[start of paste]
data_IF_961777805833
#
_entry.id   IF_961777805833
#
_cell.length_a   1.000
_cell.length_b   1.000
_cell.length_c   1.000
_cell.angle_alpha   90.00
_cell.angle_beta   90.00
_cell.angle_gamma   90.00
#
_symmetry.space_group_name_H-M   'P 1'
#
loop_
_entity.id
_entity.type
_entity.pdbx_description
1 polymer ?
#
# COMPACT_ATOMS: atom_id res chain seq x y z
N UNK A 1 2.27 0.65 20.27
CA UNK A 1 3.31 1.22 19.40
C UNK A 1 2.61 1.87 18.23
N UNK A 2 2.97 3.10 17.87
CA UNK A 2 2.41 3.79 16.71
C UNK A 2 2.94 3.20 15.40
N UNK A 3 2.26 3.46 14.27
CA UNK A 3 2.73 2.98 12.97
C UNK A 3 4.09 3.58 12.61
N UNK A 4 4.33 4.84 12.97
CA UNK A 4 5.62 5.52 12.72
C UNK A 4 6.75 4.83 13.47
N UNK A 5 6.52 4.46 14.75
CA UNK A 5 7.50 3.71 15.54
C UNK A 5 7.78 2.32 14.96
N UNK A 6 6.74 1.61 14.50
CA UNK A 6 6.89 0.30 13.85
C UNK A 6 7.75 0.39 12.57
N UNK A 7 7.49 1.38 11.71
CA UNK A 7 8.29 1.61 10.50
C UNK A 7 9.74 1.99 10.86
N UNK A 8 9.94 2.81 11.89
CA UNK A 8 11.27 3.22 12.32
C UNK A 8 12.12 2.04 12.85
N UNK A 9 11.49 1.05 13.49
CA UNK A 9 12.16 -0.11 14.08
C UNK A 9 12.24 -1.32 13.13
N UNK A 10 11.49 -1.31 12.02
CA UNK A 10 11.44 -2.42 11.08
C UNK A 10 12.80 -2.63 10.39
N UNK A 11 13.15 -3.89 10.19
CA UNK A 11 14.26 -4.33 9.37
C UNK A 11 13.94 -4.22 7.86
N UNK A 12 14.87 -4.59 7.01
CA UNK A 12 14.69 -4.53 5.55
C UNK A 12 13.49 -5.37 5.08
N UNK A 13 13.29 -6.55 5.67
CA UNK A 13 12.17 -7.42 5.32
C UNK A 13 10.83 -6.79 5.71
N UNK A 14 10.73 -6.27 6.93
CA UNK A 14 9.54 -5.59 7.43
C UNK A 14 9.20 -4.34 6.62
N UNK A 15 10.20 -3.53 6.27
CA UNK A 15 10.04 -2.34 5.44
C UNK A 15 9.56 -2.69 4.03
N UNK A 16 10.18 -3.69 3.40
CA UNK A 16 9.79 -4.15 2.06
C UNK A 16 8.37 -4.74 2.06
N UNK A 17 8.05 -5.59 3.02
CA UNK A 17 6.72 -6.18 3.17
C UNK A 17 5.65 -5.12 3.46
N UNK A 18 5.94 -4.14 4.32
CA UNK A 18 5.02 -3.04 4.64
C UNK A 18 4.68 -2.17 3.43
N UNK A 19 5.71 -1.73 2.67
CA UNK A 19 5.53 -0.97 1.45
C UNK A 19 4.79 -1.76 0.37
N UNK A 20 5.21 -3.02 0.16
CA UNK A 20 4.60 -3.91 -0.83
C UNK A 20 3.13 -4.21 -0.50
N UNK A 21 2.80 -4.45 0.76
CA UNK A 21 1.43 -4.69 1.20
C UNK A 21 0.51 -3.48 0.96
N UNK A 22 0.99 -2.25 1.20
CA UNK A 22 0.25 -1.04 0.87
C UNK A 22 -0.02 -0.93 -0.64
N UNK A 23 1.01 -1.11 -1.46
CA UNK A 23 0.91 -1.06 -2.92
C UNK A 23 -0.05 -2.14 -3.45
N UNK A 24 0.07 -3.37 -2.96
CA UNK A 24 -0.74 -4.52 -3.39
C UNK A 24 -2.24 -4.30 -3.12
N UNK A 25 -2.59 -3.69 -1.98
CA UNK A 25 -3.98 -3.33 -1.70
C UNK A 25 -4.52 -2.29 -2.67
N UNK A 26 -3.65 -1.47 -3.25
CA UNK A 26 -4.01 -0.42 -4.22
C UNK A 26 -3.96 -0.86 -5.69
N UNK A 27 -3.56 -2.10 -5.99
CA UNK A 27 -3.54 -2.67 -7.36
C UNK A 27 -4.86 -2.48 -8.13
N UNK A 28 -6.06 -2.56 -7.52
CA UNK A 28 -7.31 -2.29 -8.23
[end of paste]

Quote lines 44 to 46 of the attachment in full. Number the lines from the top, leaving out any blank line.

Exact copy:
C UNK A 8 12.12 2.04 12.85
N UNK A 9 11.49 1.05 13.49
CA UNK A 9 12.16 -0.11 14.08